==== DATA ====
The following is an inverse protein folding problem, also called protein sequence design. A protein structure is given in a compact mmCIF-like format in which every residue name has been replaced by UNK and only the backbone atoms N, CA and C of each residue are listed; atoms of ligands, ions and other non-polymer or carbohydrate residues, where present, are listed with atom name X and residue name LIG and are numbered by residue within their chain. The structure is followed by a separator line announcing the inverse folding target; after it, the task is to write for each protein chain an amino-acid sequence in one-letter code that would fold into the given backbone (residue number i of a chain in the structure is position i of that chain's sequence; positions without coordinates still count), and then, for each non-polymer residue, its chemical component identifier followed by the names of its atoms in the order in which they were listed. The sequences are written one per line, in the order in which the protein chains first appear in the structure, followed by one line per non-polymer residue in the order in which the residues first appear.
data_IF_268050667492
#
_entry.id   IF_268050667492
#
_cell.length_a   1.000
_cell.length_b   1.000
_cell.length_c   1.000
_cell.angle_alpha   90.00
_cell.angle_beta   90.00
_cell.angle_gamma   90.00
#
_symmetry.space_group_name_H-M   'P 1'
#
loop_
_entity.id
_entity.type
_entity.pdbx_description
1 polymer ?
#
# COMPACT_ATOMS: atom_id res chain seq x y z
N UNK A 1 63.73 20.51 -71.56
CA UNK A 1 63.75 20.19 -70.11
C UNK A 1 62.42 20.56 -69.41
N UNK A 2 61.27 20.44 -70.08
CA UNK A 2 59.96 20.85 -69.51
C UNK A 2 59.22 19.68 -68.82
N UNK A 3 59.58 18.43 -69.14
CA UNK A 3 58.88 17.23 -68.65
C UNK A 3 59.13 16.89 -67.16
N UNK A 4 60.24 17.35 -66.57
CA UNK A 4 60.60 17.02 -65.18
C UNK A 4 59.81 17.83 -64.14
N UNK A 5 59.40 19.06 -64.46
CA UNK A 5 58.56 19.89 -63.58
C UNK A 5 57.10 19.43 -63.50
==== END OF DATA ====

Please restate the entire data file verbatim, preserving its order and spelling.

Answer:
The following is an inverse protein folding problem, also called protein sequence design. A protein structure is given in a compact mmCIF-like format in which every residue name has been replaced by UNK and only the backbone atoms N, CA and C of each residue are listed; atoms of ligands, ions and other non-polymer or carbohydrate residues, where present, are listed with atom name X and residue name LIG and are numbered by residue within their chain. The structure is followed by a separator line announcing the inverse folding target; after it, the task is to write for each protein chain an amino-acid sequence in one-letter code that would fold into the given backbone (residue number i of a chain in the structure is position i of that chain's sequence; positions without coordinates still count), and then, for each non-polymer residue, its chemical component identifier followed by the names of its atoms in the order in which they were listed. The sequences are written one per line, in the order in which the protein chains first appear in the structure, followed by one line per non-polymer residue in the order in which the residues first appear.
data_IF_268050667492
#
_entry.id   IF_268050667492
#
_cell.length_a   1.000
_cell.length_b   1.000
_cell.length_c   1.000
_cell.angle_alpha   90.00
_cell.angle_beta   90.00
_cell.angle_gamma   90.00
#
_symmetry.space_group_name_H-M   'P 1'
#
loop_
_entity.id
_entity.type
_entity.pdbx_description
1 polymer ?
#
# COMPACT_ATOMS: atom_id res chain seq x y z
N UNK A 1 63.73 20.51 -71.56
CA UNK A 1 63.75 20.19 -70.11
C UNK A 1 62.42 20.56 -69.41
N UNK A 2 61.27 20.44 -70.08
CA UNK A 2 59.96 20.85 -69.51
C UNK A 2 59.22 19.68 -68.82
N UNK A 3 59.58 18.43 -69.14
CA UNK A 3 58.88 17.23 -68.65
C UNK A 3 59.13 16.89 -67.16
N UNK A 4 60.24 17.35 -66.57
CA UNK A 4 60.60 17.02 -65.18
C UNK A 4 59.81 17.83 -64.14
N UNK A 5 59.40 19.06 -64.46
CA UNK A 5 58.56 19.89 -63.58
C UNK A 5 57.10 19.43 -63.50